The Silicon Valley seems like the engine for growth in the US economy. According to the 2014 Silicon Valley Index, this area leads the nation in IPOs, patents registered, venture capital and angel investment, as well as leading the nation in income and high growth/high wage jobs. Many of the newest global technology wins such as Facebook, Twitter, and LinkedIn all have headquarters here.
Taking over as the leader of an existing team can be daunting. The team’s response to your new processes or style can make you feel a little like the evil stepmother who’s stepped into their formerly happy lives. Your team was once someone else’s team. They’ve developed habits in response to the preferences of the previous leader. Adjusting those habits is going to be challenging, but there are things you can do to make the transition easier on all of you.
Subordinates don’t want to offend the boss. Therefore, as you become more senior in an organization, you tend to get less feedback. Over time, you risk growing confused about your development needs and becoming isolated from criticism.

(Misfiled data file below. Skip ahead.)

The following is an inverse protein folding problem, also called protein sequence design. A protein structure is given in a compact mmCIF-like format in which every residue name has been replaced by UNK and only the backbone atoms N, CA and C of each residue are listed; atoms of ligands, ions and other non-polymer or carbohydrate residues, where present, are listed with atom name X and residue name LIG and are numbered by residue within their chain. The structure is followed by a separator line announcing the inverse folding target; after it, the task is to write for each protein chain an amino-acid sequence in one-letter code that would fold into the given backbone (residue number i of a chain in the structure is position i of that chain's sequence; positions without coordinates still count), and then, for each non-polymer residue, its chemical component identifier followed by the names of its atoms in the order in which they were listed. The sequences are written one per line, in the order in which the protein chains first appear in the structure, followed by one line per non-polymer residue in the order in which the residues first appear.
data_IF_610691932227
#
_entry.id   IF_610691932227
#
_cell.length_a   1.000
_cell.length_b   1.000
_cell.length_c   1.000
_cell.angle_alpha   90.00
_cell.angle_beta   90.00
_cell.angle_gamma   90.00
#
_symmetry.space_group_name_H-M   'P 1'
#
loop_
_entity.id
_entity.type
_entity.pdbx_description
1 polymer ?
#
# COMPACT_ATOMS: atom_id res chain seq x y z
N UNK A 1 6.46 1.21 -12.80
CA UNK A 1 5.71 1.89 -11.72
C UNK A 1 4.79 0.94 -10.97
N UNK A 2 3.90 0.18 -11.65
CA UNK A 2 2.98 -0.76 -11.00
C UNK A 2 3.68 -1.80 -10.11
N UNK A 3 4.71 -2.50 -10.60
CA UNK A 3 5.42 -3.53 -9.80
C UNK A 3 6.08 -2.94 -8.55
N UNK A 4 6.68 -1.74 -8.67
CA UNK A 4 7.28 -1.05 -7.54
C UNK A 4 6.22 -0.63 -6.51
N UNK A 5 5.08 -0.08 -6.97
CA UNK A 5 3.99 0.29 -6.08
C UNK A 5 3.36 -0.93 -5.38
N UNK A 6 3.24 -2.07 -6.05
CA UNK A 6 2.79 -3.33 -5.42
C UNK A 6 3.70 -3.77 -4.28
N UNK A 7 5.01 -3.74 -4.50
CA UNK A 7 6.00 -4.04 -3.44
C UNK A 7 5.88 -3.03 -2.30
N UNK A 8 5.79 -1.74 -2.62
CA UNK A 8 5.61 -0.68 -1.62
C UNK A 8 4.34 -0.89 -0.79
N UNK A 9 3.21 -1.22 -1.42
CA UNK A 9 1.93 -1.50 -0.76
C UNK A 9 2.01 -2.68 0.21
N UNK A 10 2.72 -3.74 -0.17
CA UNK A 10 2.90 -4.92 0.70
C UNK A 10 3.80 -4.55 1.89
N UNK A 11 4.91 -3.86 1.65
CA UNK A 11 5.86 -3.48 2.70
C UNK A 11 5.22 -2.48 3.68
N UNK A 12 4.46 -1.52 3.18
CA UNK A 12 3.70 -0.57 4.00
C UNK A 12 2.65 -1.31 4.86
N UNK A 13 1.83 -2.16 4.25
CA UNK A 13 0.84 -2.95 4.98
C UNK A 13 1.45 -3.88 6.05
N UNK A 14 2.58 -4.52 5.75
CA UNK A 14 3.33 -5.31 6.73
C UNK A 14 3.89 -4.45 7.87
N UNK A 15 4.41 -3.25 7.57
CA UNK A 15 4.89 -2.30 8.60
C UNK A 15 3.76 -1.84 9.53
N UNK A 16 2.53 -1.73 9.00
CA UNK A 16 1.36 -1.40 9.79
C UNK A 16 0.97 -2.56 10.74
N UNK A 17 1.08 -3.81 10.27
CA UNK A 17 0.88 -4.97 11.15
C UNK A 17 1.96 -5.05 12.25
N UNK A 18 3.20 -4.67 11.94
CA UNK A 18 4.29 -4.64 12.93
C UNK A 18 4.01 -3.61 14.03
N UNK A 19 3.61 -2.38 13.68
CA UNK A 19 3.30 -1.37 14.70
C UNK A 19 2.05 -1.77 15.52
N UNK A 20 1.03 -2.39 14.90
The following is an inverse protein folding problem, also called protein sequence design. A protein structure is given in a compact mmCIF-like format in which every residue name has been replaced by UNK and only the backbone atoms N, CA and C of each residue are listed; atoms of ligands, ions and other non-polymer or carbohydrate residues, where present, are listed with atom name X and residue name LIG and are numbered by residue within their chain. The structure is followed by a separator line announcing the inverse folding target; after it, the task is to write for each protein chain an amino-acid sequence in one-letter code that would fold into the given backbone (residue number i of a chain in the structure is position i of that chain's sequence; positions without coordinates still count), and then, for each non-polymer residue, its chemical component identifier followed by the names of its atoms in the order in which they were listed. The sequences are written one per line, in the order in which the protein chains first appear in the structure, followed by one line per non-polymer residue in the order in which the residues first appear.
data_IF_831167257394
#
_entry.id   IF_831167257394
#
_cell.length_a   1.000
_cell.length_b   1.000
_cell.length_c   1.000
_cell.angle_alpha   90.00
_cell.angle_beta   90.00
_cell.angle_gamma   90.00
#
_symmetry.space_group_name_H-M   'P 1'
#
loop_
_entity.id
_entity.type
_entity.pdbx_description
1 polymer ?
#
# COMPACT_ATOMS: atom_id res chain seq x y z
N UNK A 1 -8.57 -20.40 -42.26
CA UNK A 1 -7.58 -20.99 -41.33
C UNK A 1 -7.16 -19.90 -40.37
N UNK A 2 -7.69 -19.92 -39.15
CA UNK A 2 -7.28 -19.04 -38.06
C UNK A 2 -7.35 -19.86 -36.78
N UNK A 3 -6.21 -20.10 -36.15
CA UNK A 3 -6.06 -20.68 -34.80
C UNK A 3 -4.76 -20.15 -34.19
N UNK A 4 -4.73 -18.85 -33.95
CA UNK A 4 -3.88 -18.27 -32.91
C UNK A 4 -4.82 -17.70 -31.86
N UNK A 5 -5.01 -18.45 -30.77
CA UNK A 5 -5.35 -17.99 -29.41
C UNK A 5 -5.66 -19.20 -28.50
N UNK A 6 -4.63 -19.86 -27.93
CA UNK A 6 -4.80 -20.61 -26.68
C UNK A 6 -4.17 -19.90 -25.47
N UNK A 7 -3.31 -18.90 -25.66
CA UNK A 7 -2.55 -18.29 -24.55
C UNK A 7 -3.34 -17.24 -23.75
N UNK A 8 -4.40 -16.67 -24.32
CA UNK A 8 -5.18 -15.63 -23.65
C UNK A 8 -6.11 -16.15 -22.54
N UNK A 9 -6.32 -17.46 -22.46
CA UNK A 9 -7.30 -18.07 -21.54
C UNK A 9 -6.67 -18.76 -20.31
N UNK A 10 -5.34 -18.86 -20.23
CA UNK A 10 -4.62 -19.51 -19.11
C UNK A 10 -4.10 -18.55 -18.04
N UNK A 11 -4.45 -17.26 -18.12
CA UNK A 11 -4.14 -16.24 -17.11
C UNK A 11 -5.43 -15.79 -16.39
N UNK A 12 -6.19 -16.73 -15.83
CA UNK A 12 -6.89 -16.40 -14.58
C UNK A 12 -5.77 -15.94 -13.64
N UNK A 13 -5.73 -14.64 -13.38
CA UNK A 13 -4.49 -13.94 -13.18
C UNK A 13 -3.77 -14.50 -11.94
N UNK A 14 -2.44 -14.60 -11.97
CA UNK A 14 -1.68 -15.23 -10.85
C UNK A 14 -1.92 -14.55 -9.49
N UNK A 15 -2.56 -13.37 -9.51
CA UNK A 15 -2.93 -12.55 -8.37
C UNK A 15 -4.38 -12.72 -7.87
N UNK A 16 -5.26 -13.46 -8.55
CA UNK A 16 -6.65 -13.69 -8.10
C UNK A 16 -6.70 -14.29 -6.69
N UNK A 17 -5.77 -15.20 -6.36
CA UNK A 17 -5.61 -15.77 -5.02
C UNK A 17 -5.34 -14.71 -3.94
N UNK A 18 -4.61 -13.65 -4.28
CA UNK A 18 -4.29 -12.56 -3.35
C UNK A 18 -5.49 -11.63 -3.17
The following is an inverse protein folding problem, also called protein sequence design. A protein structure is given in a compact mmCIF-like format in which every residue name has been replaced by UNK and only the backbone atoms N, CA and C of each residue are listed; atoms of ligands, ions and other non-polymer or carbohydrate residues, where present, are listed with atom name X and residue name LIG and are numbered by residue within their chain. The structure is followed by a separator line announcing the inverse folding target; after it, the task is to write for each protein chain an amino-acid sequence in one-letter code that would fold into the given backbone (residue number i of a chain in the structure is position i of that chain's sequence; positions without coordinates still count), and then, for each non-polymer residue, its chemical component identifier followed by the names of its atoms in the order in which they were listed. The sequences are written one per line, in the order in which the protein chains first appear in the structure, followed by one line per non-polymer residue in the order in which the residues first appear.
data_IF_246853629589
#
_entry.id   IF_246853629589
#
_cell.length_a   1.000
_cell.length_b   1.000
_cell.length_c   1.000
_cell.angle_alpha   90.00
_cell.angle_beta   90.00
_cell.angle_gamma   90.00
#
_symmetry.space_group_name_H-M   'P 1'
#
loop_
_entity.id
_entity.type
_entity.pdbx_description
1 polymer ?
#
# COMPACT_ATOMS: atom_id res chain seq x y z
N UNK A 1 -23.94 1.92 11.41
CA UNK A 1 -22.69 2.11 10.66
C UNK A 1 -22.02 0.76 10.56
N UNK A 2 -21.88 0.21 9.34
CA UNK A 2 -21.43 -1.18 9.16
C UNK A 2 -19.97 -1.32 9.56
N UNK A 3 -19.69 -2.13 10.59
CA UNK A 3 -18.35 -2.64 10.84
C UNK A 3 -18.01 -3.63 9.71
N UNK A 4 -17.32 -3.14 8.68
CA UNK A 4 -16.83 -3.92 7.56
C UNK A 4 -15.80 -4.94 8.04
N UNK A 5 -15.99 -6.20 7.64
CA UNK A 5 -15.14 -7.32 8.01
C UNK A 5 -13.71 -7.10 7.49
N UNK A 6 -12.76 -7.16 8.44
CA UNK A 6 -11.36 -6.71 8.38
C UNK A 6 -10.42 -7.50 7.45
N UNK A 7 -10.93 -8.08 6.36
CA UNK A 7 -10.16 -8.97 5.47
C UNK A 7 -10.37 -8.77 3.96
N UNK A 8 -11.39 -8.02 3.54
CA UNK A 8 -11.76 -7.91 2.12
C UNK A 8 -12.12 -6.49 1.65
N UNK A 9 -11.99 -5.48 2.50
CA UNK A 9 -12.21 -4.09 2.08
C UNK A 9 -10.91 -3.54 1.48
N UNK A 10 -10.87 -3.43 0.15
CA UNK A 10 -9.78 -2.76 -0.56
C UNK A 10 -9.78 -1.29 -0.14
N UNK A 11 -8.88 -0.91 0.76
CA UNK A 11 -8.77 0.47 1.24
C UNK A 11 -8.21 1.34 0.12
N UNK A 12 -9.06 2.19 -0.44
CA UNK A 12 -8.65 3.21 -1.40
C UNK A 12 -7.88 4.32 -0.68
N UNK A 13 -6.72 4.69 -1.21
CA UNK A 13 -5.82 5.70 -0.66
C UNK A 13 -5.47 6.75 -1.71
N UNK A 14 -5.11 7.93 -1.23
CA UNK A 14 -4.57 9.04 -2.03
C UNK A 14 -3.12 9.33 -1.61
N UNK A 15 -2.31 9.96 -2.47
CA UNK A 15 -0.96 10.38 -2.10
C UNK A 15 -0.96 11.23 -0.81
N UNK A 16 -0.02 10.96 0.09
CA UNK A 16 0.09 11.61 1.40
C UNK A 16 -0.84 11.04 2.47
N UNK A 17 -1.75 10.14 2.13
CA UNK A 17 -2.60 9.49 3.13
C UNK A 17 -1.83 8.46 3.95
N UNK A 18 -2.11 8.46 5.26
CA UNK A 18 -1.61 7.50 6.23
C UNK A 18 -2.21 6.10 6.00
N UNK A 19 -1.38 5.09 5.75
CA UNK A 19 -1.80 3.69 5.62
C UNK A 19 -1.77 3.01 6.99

Why it matters
Your junior colleagues represent an untapped source of feedback that can help you materially improve your performance. They can also provide valuable input on key strategic decisions.
Why is it that despite all the corporate-governance reforms undertaken over the past two decades, many boards failed the test of the financial crisis so badly? In North America and Europe, for example, boards of financial institutions that failed to check management’s aggressive forays into US subprime mortgages saw their firms decimated during the 2008–09 economic meltdown.
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